AK Rexeed

Table 3 provides the %R data for each water sample and test micro-organism that was concentrated using the AK Rexeed UFC. The %R of the test micro-organisms were not significantly different from one another when the AK Rexeed UFC was used with NYC water (P = 0·91). However, there were statistically significant differences between the test micro-organisms in both Battelle (P = 0·022) and Columbus (= 0·0054) water. In the Battelle water, the recovery of F. tularensis was significantly lower than Y. pestis, MS2, and PHIX; in the Columbus water, the recovery of F. tularensis was significantly lower than B. anthracis, Y. pestis, and PHIX and the recovery of PHIX was significantly higher than B. anthracis (Table 3). The differences between test micro-organisms in the Battelle water were because of the consistently low recovery of F. tularensis in combination with high MS2 and PHIX recoveries, compared with the other samples. Similarly, in the Columbus water, the differences were also because of low recovery of F. tularensis and the high recovery of PHIX. There were no significant differences in recoveries of the test micro-organisms between the water samples (Table 3). The average time to concentrate 100 l of water was 1·5 h (1·1 l min−1).

Comparison between UFC

Table 3 shows the overall recovery of each micro-organism for each filter. For each test micro-organism, a two-way anova model was fitted to the data, including all five different UFC and three water samples as fixed effects. The fitted model was used to determine whether there were statistically significant differences between the five UFC or the three water samples. Paired t-test comparisons of the five UFC (a total of 10 possible pairs of UFC) were performed for each water sample to identify pairs of UFC or water samples with significantly different recoveries. Table 4 summarizes these results. The UFC with the higher recovery is listed first and is followed by a ‘greater than’ sign. Also, the average %R is given in parentheses for each UFC. Although there were some differences in UFC performance within some water samples, there was only one significant difference between UFC for one test micro-organism across all water samples. In this instance, the AK APS had a statistically significantly greater %R of Y. pestis than the AK Rexeed across all samples.

Another important parameter to consider is the potential variability in recovery from filter to filter. The average relative SD of the recoveries in Battelle water were compared across all six target micro-organisms in order to evaluate whether any of the UFC generated more repeatable recovery results. The average SD were: AK APS (54% ± 19%), BC (60% ± 8%), FMC (41% ± 10%), MC (38% ± 20%), and AK Rexeed (49% ± 26%). The MC and FMC results were more reproducible, but the uncertainties associated with those averages overlapped with the other UFC making it impossible to determine if any of the UFC generated significantly more repeatable results than the others. A similar comparison was performed across the test micro-organisms to determine if any of the test micro-organisms had inherently greater or lesser variability in recovery. The average variability across water samples and UFC was: B. anthracis (48% ± 28%), Y. pestis (40% ± 24%), F. tularensis (48% ± 17%), MS2 (49% ± 19%), PHIX (49% ± 9%), and C. parvum (57% ± 15%). There was no statistically significant difference in the variability of recovery of the different micro-organisms.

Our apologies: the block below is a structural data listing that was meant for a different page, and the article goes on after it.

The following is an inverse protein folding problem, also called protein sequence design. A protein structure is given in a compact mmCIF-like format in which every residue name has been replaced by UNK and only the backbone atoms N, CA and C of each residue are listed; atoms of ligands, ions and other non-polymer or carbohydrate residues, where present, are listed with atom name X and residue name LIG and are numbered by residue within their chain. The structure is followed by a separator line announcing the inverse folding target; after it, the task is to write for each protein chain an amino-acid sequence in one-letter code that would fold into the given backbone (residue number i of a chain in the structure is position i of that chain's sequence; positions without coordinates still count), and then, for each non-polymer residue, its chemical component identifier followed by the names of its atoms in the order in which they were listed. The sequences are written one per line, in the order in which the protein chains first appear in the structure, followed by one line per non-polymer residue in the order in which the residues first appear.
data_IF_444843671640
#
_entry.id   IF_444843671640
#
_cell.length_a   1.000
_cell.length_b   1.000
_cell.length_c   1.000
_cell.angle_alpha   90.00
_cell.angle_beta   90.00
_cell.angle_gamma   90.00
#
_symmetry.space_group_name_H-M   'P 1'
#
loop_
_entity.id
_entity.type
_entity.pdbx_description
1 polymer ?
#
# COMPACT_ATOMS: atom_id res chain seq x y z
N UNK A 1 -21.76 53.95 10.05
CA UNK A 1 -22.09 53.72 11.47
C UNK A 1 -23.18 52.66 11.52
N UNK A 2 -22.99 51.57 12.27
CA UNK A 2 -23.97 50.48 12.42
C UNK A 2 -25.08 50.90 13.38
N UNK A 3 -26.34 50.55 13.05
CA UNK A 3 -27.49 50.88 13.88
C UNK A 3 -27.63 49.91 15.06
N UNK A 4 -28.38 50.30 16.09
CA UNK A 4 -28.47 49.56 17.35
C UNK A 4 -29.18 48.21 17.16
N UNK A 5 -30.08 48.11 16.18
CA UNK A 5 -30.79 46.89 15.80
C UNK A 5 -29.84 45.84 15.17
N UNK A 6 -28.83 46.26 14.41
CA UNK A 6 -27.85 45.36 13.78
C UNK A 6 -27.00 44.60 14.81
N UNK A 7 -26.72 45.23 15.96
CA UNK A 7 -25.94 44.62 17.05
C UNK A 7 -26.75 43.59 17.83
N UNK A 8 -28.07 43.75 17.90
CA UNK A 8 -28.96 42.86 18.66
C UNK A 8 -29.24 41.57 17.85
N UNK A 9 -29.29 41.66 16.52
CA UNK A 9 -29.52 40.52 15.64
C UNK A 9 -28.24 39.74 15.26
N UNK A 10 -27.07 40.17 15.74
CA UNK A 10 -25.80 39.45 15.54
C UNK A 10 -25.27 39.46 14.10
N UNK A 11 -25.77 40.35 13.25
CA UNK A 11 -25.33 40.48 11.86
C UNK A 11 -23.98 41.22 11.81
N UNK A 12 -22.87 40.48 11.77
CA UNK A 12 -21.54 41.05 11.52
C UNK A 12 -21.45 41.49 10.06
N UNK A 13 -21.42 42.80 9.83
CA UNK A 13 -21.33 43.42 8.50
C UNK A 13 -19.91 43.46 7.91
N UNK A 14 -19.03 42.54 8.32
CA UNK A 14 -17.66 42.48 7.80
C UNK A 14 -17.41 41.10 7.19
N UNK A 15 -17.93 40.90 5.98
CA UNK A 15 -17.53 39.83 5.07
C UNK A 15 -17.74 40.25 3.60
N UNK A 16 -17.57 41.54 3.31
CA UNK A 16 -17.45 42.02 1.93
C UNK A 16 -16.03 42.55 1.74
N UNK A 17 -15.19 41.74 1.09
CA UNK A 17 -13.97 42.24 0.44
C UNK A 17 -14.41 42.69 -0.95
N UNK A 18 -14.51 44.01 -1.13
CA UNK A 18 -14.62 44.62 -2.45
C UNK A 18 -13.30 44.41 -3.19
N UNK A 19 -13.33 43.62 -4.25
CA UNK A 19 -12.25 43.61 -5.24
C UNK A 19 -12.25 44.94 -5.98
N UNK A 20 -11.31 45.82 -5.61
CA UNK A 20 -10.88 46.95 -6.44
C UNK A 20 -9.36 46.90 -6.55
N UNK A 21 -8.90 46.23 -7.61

Discussion

None of the UFC consistently performed better or worse than the others for all micro-organisms or water samples. Given the number of UFC, test micro-organisms, and water samples there were 180 different possible combinations to compare UFC. Of these, there were nine instances where pairs of UFC performed significantly different from one another. Of these significantly different pairs, the MC UFC had five occurrences (three times with higher recoveries and twice with lower recoveries); AK Rexeed had five occurrences (three times with lower recoveries and twice with higher recoveries); AK APS and FMC three; and BC two, respectively.

Any study of this type suffers from the inability to compare every potential UFC, water sample, and micro-organism against every other one. Water samples change over time, throughout the year, and even daily. Micro-organisms vary from organism to organism, strain to strain, and may vary according to culture conditions. Ultrafilters may also vary from lot to lot, manufacturer to manufacturer, and so on. It is impossible to conduct a single comprehensive study of each possible value for all of these potential variables. The conditions under which the samples were collected and stored until use, and the use of chlorination to control bacterial overgrowth may mean that, to some extent, the samples are not representative of water freshly drawn from a distribution system. As the purpose of this project was to compare filters, this method was chosen to attempt to reduce the variability within each water sample collected.

From the possible 180 combinations of conditions, it would be expected that 5% of these would show statistically significant differences at a P-value of 0·05 or less even if there was no true difference in the performance of the filters. In this study, there were nine statistically significant differences in comparisons, or precisely 5% of the 180 total possible comparisons. Moreover, there was no trend in these significant differences. There was no single filter, micro-organism, or water sample that performed with consistently greater or lesser recovery than the others. There was no trend to suggest any variability in the performance of these particular filters, given the conditions of testing. The Benjamini and Hochberg (1995) false discovery rate correction was used to account for the occurrence of spurious statistical differences caused by multiple comparisons. Although a more conservative method could have been chosen to adjust for multiple comparison errors it may not be possible to entirely statistically correct for the detection of occasionally significant but unimportant differences when simultaneously testing a large number of parameters. Given the large inherent variability in this data set, a relatively nonconservative method for multiple comparison adjustment was justified to avoid missing patterns of significance that may otherwise have been obscured. For example, if a particular UFC achieved a lower %R consistently, but not always statistically significantly.